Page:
When Depressed Parents Are Treated Successfully Their Kids Improve Too

As a follow-up to my blog post on DNA, destiny, and depression, I wanted to remind readers that there is good evidence that when parents get treated for depression, their kids improve as well. 

One study published last year (which I flagged in my year end review of influential studies of 2011) provides a great example and bears repeating. Researchers studied parents (dads as well as moms) who sought out treatment for depression (whether it was drug therapy, psychotherapy, or a combination) and their kids (most of whom were in middle childhood) 6 times over a 2-year period. When parents were depressed, their kids tended to have high levels of symptoms as well. When parents got better, their kids depressive symptoms were reduced as well. And the big thing is that this happened in parallel – with the good news being that kids’ symptoms improved pretty quickly in concert with parental improvement. Keep in mind that it didn’t matter what treatment was used – just that it was effective.

Another project has looked at kids’ functioning for a 1-year period after a mother started treatment for depression. Over this period, kids’ symptoms decreased and their overall behavior improved when the treatment for depression was successful – particularly if the mom responded quickly to treatment. In contrast, if the mom did not respond to treatment, kids’ behavior not only didn’t improve, but in fact became more problematic.

So the big take-home message is that treating parental depression successfully makes a big difference for their kids as well. The more subtle point is that parents need to find a treatment that really works well for them. For some, it’s drug therapy; for others, psychotherapy works best; and for others a combination is optimal. I know it’s hard (by definition) to maintain hope, energy and motivation when you are depressed – but if you are, please know that once you find the right treatment it will benefit you and your kids.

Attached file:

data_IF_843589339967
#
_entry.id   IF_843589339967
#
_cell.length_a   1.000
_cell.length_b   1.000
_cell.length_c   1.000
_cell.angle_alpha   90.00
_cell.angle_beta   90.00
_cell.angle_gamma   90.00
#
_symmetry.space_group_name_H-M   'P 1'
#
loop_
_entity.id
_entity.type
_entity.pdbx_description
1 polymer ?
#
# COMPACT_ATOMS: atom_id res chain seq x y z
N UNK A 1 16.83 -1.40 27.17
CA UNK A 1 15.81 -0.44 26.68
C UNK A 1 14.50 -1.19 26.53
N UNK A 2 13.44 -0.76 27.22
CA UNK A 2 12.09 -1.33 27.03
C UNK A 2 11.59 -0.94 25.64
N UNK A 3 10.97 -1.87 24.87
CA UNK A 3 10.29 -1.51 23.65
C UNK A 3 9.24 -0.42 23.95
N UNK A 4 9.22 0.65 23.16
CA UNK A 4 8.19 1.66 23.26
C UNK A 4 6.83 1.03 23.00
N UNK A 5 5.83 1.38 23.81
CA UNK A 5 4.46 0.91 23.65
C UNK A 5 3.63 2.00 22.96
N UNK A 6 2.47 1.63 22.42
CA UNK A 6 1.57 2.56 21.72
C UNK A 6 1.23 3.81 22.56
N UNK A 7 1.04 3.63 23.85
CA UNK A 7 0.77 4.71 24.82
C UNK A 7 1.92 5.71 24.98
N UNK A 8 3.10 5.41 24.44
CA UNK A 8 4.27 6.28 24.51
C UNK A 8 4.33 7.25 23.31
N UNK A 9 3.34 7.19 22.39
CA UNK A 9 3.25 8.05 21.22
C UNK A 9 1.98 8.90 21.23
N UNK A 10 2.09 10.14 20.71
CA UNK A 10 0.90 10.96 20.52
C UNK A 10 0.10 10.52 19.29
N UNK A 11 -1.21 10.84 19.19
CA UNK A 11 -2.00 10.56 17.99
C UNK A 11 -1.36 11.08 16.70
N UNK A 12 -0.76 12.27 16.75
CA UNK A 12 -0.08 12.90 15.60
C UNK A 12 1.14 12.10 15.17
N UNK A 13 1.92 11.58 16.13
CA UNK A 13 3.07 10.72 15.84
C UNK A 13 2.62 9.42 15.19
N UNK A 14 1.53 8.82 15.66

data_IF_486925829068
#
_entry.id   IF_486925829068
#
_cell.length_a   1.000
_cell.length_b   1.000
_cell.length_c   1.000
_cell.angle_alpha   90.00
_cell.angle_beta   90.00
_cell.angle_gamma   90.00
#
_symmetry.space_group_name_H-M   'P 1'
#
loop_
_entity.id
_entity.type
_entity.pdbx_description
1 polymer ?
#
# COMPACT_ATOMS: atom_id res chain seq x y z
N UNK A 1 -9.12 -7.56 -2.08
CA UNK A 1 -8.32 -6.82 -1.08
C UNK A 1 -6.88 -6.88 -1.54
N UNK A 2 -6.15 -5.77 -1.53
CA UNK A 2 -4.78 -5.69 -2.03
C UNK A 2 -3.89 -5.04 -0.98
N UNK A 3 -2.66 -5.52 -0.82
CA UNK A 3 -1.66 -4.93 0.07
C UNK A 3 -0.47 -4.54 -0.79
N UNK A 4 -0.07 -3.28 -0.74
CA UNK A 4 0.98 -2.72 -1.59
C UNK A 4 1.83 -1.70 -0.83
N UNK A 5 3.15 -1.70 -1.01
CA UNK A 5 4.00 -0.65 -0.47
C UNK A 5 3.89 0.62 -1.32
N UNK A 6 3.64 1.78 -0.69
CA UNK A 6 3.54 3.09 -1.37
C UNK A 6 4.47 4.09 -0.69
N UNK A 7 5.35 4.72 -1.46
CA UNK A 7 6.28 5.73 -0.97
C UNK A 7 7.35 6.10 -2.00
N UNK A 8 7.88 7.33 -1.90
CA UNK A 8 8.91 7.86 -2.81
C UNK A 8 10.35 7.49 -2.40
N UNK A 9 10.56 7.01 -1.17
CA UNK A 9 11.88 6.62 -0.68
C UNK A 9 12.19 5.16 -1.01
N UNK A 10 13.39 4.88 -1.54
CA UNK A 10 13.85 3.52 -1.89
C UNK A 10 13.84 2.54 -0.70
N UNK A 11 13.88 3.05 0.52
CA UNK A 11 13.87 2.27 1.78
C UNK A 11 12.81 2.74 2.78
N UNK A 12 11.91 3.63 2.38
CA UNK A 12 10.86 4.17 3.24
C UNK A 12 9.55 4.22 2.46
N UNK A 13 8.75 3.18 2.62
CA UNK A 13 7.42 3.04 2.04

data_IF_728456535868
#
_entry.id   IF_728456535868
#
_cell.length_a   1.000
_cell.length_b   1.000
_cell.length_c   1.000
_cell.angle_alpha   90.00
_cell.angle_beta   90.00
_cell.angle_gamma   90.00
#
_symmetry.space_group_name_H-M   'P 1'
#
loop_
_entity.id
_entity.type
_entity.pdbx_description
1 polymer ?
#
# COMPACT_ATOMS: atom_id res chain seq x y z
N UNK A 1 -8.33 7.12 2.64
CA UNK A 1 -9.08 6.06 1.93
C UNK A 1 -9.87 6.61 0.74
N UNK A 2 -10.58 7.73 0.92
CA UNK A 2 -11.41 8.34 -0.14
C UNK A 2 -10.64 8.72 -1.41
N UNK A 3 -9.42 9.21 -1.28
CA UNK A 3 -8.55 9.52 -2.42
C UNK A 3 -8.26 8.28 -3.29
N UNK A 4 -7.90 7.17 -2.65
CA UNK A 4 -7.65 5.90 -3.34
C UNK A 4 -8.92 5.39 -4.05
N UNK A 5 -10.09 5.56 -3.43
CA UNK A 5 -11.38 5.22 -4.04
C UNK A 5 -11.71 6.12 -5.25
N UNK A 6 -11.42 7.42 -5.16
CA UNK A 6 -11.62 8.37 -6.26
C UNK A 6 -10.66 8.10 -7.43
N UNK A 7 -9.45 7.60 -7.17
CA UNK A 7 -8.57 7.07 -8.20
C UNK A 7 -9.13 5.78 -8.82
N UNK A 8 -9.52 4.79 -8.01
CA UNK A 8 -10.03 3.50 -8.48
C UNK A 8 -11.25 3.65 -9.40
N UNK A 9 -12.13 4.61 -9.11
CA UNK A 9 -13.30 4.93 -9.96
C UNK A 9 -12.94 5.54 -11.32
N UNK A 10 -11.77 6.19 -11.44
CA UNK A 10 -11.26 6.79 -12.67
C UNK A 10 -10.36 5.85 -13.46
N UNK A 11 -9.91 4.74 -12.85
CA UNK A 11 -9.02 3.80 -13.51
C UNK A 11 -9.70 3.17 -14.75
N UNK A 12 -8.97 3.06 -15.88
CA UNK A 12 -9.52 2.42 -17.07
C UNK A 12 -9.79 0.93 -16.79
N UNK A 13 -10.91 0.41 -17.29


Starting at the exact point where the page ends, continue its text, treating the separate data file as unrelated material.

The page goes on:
Image of happy mom and daughter via Shutterstock.com

Add a Comment
Back To Red-Hot Parenting
  1. by Maureen

    On July 24, 2012 at 10:53 am

    Thank you for this. I was treated and am so much better and I can see a difference in my daughter. I’m so glad that it’s being recognized. To all other parents…it’s okay to be sad and it CAN get better. You have to WORK at it though. HARD.

  2. [...] depression in moms, one project in particular stands out as providing insight into the family-wide benefits of treatment for depression in dads as well as moms. Researchers examined both moms and dads (about 30% of the sample were dads) who [...]